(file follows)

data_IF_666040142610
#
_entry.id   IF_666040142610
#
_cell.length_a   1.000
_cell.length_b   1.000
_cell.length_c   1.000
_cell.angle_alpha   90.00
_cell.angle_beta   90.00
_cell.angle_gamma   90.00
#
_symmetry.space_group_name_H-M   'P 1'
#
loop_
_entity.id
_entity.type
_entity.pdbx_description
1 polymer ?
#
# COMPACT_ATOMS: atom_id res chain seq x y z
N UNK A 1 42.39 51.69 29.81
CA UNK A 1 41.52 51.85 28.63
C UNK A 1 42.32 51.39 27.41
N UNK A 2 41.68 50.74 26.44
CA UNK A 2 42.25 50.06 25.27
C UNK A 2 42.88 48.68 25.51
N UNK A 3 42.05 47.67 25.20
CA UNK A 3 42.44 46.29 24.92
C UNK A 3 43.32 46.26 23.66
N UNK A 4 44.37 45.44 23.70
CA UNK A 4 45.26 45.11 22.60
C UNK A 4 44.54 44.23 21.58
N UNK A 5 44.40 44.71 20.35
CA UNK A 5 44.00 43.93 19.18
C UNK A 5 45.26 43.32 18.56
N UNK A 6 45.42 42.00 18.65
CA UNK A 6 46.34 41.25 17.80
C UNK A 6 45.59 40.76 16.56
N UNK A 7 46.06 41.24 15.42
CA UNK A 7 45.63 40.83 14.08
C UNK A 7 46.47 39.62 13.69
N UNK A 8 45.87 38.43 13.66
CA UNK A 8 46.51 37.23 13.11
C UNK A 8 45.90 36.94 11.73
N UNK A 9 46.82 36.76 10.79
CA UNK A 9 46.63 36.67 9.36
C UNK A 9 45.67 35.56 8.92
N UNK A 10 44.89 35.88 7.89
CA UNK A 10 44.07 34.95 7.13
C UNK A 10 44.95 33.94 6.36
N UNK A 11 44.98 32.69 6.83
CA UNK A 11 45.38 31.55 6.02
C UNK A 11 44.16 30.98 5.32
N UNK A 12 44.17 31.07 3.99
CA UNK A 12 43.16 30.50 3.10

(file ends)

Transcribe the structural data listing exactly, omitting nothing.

data_IF_666040142610
#
_entry.id   IF_666040142610
#
_cell.length_a   1.000
_cell.length_b   1.000
_cell.length_c   1.000
_cell.angle_alpha   90.00
_cell.angle_beta   90.00
_cell.angle_gamma   90.00
#
_symmetry.space_group_name_H-M   'P 1'
#
loop_
_entity.id
_entity.type
_entity.pdbx_description
1 polymer ?
#
# COMPACT_ATOMS: atom_id res chain seq x y z
N UNK A 1 42.39 51.69 29.81
CA UNK A 1 41.52 51.85 28.63
C UNK A 1 42.32 51.39 27.41
N UNK A 2 41.68 50.74 26.44
CA UNK A 2 42.25 50.06 25.27
C UNK A 2 42.88 48.68 25.51
N UNK A 3 42.05 47.67 25.20
CA UNK A 3 42.44 46.29 24.92
C UNK A 3 43.32 46.26 23.66
N UNK A 4 44.37 45.44 23.70
CA UNK A 4 45.26 45.11 22.60
C UNK A 4 44.54 44.23 21.58
N UNK A 5 44.40 44.71 20.35
CA UNK A 5 44.00 43.93 19.18
C UNK A 5 45.26 43.32 18.56
N UNK A 6 45.42 42.00 18.65
CA UNK A 6 46.34 41.25 17.80
C UNK A 6 45.59 40.76 16.56
N UNK A 7 46.06 41.24 15.42
CA UNK A 7 45.63 40.83 14.08
C UNK A 7 46.47 39.62 13.69
N UNK A 8 45.87 38.43 13.66
CA UNK A 8 46.51 37.23 13.11
C UNK A 8 45.90 36.94 11.73
N UNK A 9 46.82 36.76 10.79
CA UNK A 9 46.63 36.67 9.36
C UNK A 9 45.67 35.56 8.92
N UNK A 10 44.89 35.88 7.89
CA UNK A 10 44.07 34.95 7.13
C UNK A 10 44.95 33.94 6.36
N UNK A 11 44.98 32.69 6.83
CA UNK A 11 45.38 31.55 6.02
C UNK A 11 44.16 30.98 5.32
N UNK A 12 44.17 31.07 3.99
CA UNK A 12 43.16 30.50 3.10